A key development that could signal the beginning of the end for the Dollar's reserve currency status...
THE DOLLAR remains the world's most widely owned reserve currency. According to Bloomberg, 60.7% of global currency reserves are held in Dollars. The Euro — the other sick man of currencies — is second at 26.6%, followed by the Yen. What about Australia? asks Dan Denning, editor of the Daily Reckoning Australia.
Well, the interesting thing about the Bloomberg story is that so-called commodity currencies like the Australian, Canadian, and New Zealand Dollars are gaining popularity as reserve currencies even as they "de-couple" from commodities. What exactly is going on here?
The "commodity currencies" have been popular for a couple of reasons. The yields on them, or what you'd get from bank interest, are high. The yields are high because GDP growth in the commodity-producing countries is high and central banks have kept short-term interest rates higher to combat inflation. And finally, the high GDP growth in the commodity producers has been driven by the huge demand for commodities in Asia and China.
Given all that, it's still hard to imagine that commodity currencies could become reserve currencies. China's growth is also a function of credit expansion. Take away the expansion, and the long chain of events leading to strong commodity currencies is broken. And the currencies will fall. But will they?
The current strength of the commodity currencies is the flip side to how awful the Euro and the Dollar are. Investors seem happy to take any port in a storm, particularly if it's yielding over 4%. But investors are sea-faring and fickle. They go where money is treated best and are not inherently loyal. Which is another way of saying the Aussie will only stay strong as long as people want to own it. And as soon as investors see a better deal, they'll take it.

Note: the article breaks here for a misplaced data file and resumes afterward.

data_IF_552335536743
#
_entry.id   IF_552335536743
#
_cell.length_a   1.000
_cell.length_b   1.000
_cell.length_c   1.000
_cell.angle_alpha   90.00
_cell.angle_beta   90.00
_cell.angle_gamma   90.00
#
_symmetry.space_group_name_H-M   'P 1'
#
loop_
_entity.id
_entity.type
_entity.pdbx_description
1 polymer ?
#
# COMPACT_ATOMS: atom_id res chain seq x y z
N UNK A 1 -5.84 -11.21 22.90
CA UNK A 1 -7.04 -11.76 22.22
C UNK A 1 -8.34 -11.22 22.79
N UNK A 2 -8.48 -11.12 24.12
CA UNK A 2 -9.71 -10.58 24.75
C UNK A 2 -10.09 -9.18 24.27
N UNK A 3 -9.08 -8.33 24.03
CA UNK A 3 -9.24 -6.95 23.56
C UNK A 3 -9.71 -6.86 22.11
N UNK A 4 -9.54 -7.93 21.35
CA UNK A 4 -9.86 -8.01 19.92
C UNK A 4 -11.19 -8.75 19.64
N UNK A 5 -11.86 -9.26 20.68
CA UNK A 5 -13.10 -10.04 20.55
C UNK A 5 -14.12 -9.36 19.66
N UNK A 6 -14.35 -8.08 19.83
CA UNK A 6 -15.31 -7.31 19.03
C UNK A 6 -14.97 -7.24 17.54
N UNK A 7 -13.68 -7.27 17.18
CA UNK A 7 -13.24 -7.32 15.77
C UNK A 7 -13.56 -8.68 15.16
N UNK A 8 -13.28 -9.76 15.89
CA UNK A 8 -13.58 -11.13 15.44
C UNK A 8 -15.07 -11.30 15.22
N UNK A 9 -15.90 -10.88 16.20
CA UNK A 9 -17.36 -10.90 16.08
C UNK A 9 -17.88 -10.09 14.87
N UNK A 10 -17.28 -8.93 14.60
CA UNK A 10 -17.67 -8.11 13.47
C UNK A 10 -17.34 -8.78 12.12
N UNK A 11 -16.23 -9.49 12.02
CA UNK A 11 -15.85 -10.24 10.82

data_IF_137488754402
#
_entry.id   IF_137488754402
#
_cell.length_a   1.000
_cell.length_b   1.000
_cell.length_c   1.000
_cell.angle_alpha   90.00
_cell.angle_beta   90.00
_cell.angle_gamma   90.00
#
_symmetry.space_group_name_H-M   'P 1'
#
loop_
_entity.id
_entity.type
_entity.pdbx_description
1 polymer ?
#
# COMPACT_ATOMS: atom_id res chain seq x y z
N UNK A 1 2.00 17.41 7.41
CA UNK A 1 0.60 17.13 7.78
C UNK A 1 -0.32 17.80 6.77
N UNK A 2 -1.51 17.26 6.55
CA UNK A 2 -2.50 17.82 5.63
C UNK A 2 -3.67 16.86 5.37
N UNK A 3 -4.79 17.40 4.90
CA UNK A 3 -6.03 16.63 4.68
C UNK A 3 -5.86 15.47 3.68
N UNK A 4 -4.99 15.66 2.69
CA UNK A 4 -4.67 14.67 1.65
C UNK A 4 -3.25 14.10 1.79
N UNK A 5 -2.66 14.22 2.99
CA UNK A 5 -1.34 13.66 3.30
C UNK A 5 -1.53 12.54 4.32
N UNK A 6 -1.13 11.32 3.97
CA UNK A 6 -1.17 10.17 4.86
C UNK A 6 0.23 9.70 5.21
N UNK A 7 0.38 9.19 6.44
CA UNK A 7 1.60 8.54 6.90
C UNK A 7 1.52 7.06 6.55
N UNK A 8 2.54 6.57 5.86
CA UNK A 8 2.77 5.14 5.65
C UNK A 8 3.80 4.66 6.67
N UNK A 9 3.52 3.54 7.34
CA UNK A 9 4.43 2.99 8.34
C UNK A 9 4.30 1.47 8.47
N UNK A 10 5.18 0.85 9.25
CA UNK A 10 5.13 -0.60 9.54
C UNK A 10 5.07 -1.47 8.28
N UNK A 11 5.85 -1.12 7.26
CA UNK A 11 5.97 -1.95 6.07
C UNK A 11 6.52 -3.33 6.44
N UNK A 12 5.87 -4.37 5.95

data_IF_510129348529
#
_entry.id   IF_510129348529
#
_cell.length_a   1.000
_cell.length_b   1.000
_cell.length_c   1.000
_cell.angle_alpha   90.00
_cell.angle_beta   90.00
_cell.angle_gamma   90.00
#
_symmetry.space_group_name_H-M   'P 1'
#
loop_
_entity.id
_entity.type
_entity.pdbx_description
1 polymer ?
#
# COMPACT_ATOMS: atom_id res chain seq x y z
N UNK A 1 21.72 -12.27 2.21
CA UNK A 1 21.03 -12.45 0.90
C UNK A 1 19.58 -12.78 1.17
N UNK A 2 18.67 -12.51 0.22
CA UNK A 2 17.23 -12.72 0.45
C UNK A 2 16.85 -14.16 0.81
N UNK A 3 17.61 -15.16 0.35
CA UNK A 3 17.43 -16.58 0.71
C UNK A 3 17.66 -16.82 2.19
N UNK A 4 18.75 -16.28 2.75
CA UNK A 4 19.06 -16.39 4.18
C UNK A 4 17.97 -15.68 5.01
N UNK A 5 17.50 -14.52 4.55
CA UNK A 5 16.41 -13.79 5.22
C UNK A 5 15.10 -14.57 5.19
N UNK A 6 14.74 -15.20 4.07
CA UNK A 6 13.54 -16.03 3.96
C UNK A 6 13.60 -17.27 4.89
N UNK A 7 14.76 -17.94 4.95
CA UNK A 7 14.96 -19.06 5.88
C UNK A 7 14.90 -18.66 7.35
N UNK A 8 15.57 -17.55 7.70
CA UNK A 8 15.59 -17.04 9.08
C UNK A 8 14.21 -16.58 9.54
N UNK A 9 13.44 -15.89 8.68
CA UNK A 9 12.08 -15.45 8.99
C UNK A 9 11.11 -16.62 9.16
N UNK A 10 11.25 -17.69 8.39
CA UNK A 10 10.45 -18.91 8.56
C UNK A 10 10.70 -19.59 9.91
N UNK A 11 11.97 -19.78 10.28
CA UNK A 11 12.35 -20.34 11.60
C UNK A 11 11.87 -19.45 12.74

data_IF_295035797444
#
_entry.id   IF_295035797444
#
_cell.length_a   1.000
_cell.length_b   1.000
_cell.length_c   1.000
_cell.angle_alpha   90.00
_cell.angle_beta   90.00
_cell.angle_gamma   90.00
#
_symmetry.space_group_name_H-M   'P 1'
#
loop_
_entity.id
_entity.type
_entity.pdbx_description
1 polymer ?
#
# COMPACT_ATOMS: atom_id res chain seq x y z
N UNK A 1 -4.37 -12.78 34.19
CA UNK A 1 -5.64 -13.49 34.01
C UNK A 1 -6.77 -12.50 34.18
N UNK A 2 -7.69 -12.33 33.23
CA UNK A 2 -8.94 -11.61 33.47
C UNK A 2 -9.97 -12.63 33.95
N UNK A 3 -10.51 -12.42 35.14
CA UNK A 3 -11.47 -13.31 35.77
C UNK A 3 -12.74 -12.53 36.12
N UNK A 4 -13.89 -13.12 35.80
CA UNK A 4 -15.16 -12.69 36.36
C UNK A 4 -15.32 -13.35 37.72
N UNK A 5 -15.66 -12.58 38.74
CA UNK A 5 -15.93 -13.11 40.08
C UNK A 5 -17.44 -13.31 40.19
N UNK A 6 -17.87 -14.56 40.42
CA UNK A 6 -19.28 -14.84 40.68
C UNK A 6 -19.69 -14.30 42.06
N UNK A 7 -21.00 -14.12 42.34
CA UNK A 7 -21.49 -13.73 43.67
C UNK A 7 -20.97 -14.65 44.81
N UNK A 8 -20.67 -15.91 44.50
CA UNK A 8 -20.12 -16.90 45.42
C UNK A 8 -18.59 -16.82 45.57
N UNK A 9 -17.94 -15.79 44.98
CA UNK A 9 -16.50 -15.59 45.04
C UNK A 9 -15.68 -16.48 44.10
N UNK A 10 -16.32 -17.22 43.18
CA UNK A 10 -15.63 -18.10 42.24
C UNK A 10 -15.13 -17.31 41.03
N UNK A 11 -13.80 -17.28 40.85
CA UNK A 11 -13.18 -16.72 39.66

The key technical level to watch in this currency drama is just above 70 on the Dollar index. A break below that would tell you that the faith global investors have in the credit of the United States of America has been weakened by the argument over the debt ceiling. We wouldn't expect a sudden Dollar crash. But we'd expect a chronically weaker Dollar whose centrality in the global currency reserve system has ended.
Keep in mind, though, that the big up and down moves in the Dollar index that you see on the chart above had corresponding up and down moves in the Aussie Dollar. The Aussie is just paper money too. And even though it may be relatively better than the greenback at the moment, it is absolutely not gold or silver, which are real money.
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